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Wellness

Here’s what you’re doing wrong on your vacation

Can't start resting because you can’t stop working? Here's a fix

Now that we’re all basically just existing at home, people are having trouble going on vacation as the place where they feel most stressed and most relaxed are one and the same. It might be difficult for you to separate yourself from work on your holiday break, but that doesn’t mean you shouldn’t try. Here are the things you should and shouldn’t do when you shut down work for some R & R.

Pressuring yourself to be productive

The number one mistake people make when going on vacation is setting goals they have to achieve during their time off. First off, vacations shouldn’t have to-do lists or quotas. Second, you don’t need to finish 10 books or watch 20 movies or set up a flourishing business in your free time unless you really want to. 

Take it easy, sit down and do nothing. Let your mind and body rest from the constant hustle you experience every work week. It’s good to enjoy the quiet and do things at your own pace. Here’s something controversial yet brave to think about before you try to be busy on your designated R & R  days: hustle culture got you fooled, doing nothing is amazing.

Entertaining work conversations

It’s not always easy to tear ourselves away from our responsibilities but if you don’t set boundaries with work on your rest days… news flash: those aren’t actually rest days. 

Vacation leaves are government-mandated and they’re a right that every employee has, so feel free to turn off notifications for work group chats and emails. Of course, you actually have to be responsible enough to accomplish all your work before logging off so you and your boss can have some peace of mind when you go on leave.

Staying up until the sun rises

When you’re on vacation, there is no such thing as company time, so you might feel like staying up all night playing video games or doing internet deep dives of random trivia. But think about the times you suffered sleepless nights because of work or tight deadlines. Sleeplessness can lead to fatigue and lightheadedness, or worse, heart failure and impaired memory.

This might be the only time you’ll have to get those hours back so think twice before going through an all-nighter. Make sure you get at least seven hours of sleep every day. If you have a prolonged vacation time, try to fix your sleep schedule so you can still get enough Zzzs even when you go back to work.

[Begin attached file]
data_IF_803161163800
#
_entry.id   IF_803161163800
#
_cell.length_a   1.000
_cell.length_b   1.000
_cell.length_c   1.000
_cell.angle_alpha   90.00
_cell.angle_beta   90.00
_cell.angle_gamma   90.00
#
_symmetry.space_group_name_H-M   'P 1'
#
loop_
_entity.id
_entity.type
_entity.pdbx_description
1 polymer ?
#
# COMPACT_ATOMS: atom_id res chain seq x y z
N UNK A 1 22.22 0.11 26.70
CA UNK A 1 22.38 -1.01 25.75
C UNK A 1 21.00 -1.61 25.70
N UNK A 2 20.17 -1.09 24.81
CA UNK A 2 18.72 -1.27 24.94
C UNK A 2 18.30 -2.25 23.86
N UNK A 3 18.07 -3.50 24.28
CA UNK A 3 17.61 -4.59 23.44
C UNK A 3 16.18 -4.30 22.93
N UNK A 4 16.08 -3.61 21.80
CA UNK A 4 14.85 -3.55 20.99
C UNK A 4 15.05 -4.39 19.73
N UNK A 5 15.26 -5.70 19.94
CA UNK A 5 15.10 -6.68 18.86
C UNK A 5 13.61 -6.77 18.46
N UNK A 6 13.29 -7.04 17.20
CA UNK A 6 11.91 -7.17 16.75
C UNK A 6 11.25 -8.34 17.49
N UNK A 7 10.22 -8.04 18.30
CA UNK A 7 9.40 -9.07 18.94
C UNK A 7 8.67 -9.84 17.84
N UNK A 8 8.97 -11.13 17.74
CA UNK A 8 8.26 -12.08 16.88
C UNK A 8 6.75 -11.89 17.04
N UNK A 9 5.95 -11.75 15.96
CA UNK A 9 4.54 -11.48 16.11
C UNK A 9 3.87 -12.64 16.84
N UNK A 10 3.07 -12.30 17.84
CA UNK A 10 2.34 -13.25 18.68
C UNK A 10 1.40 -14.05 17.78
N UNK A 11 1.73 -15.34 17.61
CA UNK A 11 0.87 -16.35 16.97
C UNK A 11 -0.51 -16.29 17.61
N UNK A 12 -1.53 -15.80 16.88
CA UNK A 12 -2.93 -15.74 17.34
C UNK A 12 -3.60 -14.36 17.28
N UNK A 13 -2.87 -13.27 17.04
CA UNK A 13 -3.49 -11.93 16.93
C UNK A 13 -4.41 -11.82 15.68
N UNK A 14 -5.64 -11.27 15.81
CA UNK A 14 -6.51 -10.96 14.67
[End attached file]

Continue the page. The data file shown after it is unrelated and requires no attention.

Becoming a pro couch potato

Unless you’re a fitness coach leading online aerobics classes every day, I’m willing to bet that your job has you sitting immobile and crouched like a shrimp over your laptop for eight hours or more. On your vacation, try and not be stuck in this position. 

It doesn’t have to be a full-on weight training workout, especially if you’re not into heavy cardio, you just have to get your body moving. Exercise has a mood-boosting effect which can help if you’re getting too worked up about all the work you have to catch up on after your break. You can try a socially-distanced walk every morning or a quick dance class or yoga class at night just to stretch your muscles and give those bones something new to do other than crouching over a screen.

Forgetting to have fun

The number one rule of any vacation is to have fun. Most of the time, we’re too busy trying to rest, trying to be productive or trying to catch up on all the things we missed while we were working that we forget to actually take a break.  

If you find yourself regretting the time you spent “on vacation” because you weren’t able to enjoy it, ask yourself: “What did I do that wasn’t to my liking?” Once you have the answer, never, ever do it again. Vacation times aren’t infinite for us working adults so when you have them, make the most of them. Don’t overthink it and just do what makes you feel happy.

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